Responding to the Lord’s Superabundant Grace, 29th Tuesday (I), October 20, 2015

Fr. Roger J. Landry
Visitation Convent of the Sisters of Life, Manhattan
Tuesday of the 29th Week in Ordinary Time, Year I
Memorial of St. Paul of the Cross
October 20, 2015
Rom 5:12.15.17-21, Ps 40, Lk 12:35-38

 

To listen to an audio recording of today’s homily, please click below: 

 

The following points were attempted in the homily: 

  • Jesus calls us to a two-fold vigilance in the Gospel: to have our lamps lit like prudent virgins for his coming and to have our loins girded ready to leave with him and go out to continue his mission. He says that if he finds us vigilant in this way, he will do something totally shocking: pretend he’s our servant and proceed to wait on us at table, something he did during the Last Supper and something he promises to do at the Eternal Wedding banquet. His response is so much greater than our receptivity.
  • We see the same dynamic of generosity in today’s first reading. St. Paul describes that that God’s response to our sin and openness to his mercy will be far surpass the depth of our sin. St. Paul stresses this superabundance: “If by that one person’s transgression the many died, how much more did the grace of God and the gracious gift of the one man Jesus Christ overflow for the many.” “For if, by the transgression of the one, death came to reign through that one, how much more will those who receive the abundance of grace and the gift of justification come to reign in life through the one Jesus Christ.” “Where sin increased, grace overflowed all the more, so that, as sin reigned in death, grace also might reign through justification for eternal life through Jesus Christ our Lord.” We’re living in a day in which sin abounds and therefore the death to which sin leads is all around us. But St. Paul tells us that it’s precisely at this time where God’s grace and life overflows all the more. We just need to be vigilant with lamps lit to receive it and with loins girded to live in it and bring it to others.
  • Someone who lived in this way was St. Paul of the Cross, the founder of the Passionists, who in pondering the Lord on the Cross saw not only what sin did but also how God in his mercy responded. The Resurrection is so much greater than the Crucifixion and that’s how God responds beautifully to the ugliness of our sin. When St. Paul of the Cross would preach missions on this, he was able to pierce even the hardest hearts, because he himself was overflowing with the Lord’s superabundant grace. It’s an indication for us of precisely what is possible for each of us.
  • Today we have come here with lamps lit and loins girded and the Lord is going to have us here around his table where not only will he serve us but feed us with himself — and the whole rest of the day is an opportunity to allow the superabundant gift of God we receive here to overflow, bringing his peace to the disquiet of so many hearts, his mercy to sin, his life to death.

 

The readings for today’s Mass were:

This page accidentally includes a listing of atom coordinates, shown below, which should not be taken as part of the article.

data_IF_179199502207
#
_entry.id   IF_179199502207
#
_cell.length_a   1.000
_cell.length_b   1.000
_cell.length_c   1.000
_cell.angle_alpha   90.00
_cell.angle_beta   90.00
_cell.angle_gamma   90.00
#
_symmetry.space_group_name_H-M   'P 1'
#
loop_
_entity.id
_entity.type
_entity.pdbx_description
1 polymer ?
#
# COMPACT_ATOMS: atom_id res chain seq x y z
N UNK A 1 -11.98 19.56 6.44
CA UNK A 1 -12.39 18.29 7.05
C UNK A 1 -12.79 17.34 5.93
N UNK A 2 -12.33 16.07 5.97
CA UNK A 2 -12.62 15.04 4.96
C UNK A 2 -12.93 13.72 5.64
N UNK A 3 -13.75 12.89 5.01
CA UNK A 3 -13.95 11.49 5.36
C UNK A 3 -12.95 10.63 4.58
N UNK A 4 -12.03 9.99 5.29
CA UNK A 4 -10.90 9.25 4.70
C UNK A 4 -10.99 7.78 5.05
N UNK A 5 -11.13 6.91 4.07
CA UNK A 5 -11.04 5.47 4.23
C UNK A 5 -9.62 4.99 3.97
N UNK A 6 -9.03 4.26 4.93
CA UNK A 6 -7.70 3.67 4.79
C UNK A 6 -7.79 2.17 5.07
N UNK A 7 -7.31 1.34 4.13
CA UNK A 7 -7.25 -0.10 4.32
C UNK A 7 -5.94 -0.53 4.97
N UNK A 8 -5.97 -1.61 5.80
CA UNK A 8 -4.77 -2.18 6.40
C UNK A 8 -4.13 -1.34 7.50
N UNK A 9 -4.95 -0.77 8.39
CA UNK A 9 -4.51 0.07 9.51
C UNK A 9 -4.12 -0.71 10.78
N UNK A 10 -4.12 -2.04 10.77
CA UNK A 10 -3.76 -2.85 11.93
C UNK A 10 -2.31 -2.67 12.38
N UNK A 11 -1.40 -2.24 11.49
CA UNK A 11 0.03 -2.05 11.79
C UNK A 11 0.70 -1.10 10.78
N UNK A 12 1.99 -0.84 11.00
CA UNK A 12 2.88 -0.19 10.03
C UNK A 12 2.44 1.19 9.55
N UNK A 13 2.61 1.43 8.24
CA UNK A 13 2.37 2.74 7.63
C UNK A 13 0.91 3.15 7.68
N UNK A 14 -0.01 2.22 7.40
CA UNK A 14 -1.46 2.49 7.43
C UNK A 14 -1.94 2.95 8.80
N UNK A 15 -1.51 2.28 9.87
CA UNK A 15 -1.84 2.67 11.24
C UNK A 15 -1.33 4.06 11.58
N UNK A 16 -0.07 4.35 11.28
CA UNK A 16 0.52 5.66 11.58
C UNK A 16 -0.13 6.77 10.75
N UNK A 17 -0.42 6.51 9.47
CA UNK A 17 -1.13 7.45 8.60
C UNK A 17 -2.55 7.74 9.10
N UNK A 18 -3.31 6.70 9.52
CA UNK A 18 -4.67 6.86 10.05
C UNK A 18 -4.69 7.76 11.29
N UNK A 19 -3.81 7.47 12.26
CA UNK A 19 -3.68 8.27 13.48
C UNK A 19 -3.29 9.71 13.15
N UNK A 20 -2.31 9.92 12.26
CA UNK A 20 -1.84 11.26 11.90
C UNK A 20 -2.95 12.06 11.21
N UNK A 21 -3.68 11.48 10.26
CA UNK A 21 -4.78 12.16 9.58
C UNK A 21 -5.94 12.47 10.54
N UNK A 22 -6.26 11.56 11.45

Reading 1 ROM 5:12, 15B, 17-19, 20B-21

Brothers and sisters:
Through one man sin entered the world,
and through sin, death,
and thus death came to all men, inasmuch as all sinned.If by that one person’s transgression the many died,
how much more did the grace of God
and the gracious gift of the one man Jesus Christ
overflow for the many.
For if, by the transgression of the one,
death came to reign through that one,
how much more will those who receive the abundance of grace
and the gift of justification
come to reign in life through the one Jesus Christ.
In conclusion, just as through one transgression
condemnation came upon all,
so, through one righteous act
acquittal and life came to all.
For just as through the disobedience of one man
the many were made sinners,
so, through the obedience of the one
the many will be made righteous.
Where sin increased, grace overflowed all the more,
so that, as sin reigned in death,
grace also might reign through justification
for eternal life through Jesus Christ our Lord.

Responsorial Psalm PS 40:7-8A, 8B-9, 10, 17

R. (8a and 9a) Here I am, Lord; I come to do your will.
Sacrifice or oblation you wished not,
but ears open to obedience you gave me.
Burnt offerings or sin offerings you sought not;
then said I, “Behold I come.”
R. Here I am, Lord; I come to do your will.
“In the written scroll it is prescribed for me,
To do your will, O my God, is my delight,
and your law is within my heart!”
R. Here I am, Lord; I come to do your will.
I announced your justice in the vast assembly;
I did not restrain my lips, as you, O LORD, know.
R. Here I am, Lord; I come to do your will.
May all who seek you
exult and be glad in you,
And may those who love your salvation
say ever, “The LORD be glorified.”
R. Here I am, Lord; I come to do your will.

Alleluia LK 21:36

R. Alleluia, alleluia.
Be vigilant at all times and pray
that you may have the strength to stand before the Son of Man.
R. Alleluia, alleluia.

Gospel LK 12:35-38

Jesus said to his disciples:
“Gird your loins and light your lamps
and be like servants who await their master’s return from a wedding,
ready to open immediately when he comes and knocks.
Blessed are those servants
whom the master finds vigilant on his arrival.
Amen, I say to you, he will gird himself,
have them recline at table, and proceed to wait on them.
And should he come in the second or third watch
and find them prepared in this way,
blessed are those servants.”
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